Is Your Spouse a Heroic Snorer? 3 Tips to Quieter Sleep

Heroic snoring can be associated with obstructive sleep apnea
woman covering ears while husband snores in bed

That’s not a train horn going off again — it’s your partner’s snoring. Does your partner snore so loud you can hear it two bedrooms away? You might have a heroic snorer in your house.

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Heroic snoring is when snores are loud enough that you can hear them through walls. 

Although heroic snoring can be frustrating for the person who has to hear it throughout the night, it may signal a serious medical condition, says otolaryngologist and sleep specialist Alan Kominsky, MD

“It’s important to realize that snoring can be more than just an annoying noise,” says Dr. Kominsky. “It can be associated with obstructive sleep apnea, which is a serious issue that may need to be addressed.”

What are the medical risks?

Obstructive sleep apnea syndrome is a serious disorder that can turn into a major health risk and involves frequent breathing interruptions during the night due to blocked airways. If it’s left untreated, sleep apnea can create an increased risk for stroke, high blood pressure and heart disease.

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When your breathing frequently slows down or stops while you’re sleeping, long-term changes can occur that are associated with cardiac, circulation and brain function problems. You’ll also wake up feeling groggy and not rested, which can snowball into not feeling your best throughout your busy days.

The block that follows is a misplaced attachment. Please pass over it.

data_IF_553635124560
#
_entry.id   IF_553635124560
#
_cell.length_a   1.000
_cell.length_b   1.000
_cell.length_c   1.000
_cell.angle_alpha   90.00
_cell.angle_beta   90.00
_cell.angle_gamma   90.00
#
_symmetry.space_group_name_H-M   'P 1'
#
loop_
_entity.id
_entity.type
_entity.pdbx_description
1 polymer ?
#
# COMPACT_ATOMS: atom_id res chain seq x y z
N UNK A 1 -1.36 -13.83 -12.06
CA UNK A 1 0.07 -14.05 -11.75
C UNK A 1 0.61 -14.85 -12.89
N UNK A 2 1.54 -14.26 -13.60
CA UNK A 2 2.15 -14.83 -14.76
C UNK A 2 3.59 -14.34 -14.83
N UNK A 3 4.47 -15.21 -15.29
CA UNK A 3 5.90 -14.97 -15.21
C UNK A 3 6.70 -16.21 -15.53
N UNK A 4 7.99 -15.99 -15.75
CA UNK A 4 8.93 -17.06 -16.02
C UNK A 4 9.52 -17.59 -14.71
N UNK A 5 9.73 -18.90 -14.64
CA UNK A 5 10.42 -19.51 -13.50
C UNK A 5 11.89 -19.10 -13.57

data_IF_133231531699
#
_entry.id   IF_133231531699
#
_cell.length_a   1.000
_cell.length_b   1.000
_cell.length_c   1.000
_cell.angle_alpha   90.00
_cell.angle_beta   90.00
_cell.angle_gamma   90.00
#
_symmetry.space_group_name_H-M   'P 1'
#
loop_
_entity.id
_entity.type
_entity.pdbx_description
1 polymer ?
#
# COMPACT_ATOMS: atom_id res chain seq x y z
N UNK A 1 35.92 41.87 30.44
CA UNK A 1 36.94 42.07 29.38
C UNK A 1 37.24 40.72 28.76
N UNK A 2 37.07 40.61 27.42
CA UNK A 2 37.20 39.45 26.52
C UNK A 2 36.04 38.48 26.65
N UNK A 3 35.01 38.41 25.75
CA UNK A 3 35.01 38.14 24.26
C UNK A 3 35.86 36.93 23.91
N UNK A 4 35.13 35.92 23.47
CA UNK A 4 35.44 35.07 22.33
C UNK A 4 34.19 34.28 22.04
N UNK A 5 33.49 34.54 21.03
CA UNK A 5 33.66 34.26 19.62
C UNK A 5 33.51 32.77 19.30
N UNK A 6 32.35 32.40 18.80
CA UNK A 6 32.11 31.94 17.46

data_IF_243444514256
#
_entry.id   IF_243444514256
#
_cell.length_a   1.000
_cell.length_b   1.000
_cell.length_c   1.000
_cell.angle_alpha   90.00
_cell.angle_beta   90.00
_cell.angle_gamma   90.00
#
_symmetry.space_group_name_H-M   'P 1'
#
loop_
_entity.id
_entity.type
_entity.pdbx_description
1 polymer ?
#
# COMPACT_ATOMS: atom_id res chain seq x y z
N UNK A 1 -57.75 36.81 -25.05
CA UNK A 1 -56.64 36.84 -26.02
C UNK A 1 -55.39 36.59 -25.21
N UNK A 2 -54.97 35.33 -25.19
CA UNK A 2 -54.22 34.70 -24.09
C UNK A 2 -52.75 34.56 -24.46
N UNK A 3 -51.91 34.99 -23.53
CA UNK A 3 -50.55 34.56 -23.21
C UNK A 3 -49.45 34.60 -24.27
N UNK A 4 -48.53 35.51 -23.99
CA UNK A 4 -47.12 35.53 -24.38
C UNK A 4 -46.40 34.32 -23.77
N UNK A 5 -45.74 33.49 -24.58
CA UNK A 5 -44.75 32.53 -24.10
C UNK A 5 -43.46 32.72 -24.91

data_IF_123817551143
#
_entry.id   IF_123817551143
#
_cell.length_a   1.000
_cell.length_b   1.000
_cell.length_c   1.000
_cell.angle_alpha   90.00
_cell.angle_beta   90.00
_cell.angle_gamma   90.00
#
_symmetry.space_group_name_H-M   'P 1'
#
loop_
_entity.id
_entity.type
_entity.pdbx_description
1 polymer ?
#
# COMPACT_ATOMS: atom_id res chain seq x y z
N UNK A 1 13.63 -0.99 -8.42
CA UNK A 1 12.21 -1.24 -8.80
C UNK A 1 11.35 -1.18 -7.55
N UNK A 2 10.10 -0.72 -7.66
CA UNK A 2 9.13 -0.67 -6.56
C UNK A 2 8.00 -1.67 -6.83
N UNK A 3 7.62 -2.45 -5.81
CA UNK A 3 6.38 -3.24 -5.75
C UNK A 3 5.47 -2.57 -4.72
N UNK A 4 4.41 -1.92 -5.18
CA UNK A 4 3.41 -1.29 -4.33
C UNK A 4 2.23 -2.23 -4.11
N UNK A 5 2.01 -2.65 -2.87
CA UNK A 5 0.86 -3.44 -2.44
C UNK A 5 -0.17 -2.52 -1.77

“Heroic snoring also can cause sleep disturbances and waking episodes,” says Dr. Kominsky. “These disturbances can prevent the brain from entering the restorative REM sleep stage, leading to mood, memory and concentration problems.”

If you suspect your partner of having sleep apnea, you can try monitoring their sleep patterns. Danger signs are apneic episodes that last more than 10 seconds to 20 seconds. It’s important that your spouse should consult with a doctor if you suspect heroic snoring or obstructive sleep apnea.

How to reduce snoring

In general, snoring happens when the back of the roof of the mouth, called the soft palate, flutters and hits the back of the throat.

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“Being overweight, having nasal congestion, breathing through the mouth while sleeping, and using anything sedating before bed, like alcohol or medications, can increase the chances of snoring,” says  Dr. Kominsky. “Men are also more prone to snoring.”

To reduce the risk of snoring, try to:

  • Avoid alcohol and sedating medications before bedtime.
  • If you have allergies, treat them. Take your allergy medication or use a nasal steroid spray to improve nasal airflow.
  • Sleep on your side.
  • Raise your mattress and pillows so the top of your head is elevated.
  • Keep a healthy weight. 

If you live by yourself and don’t know if you snore or not, use a recording device or your smartphone to record your nights. This can help aid your doctor in helping diagnose sleep apnea.

“If all else fails, your dentist can make special dental devices to help separate the tissues in the back of the throat to help reduce the snoring,” he says. “There also are various methods available to stiffen the soft palate, which can help reduce the noise.”

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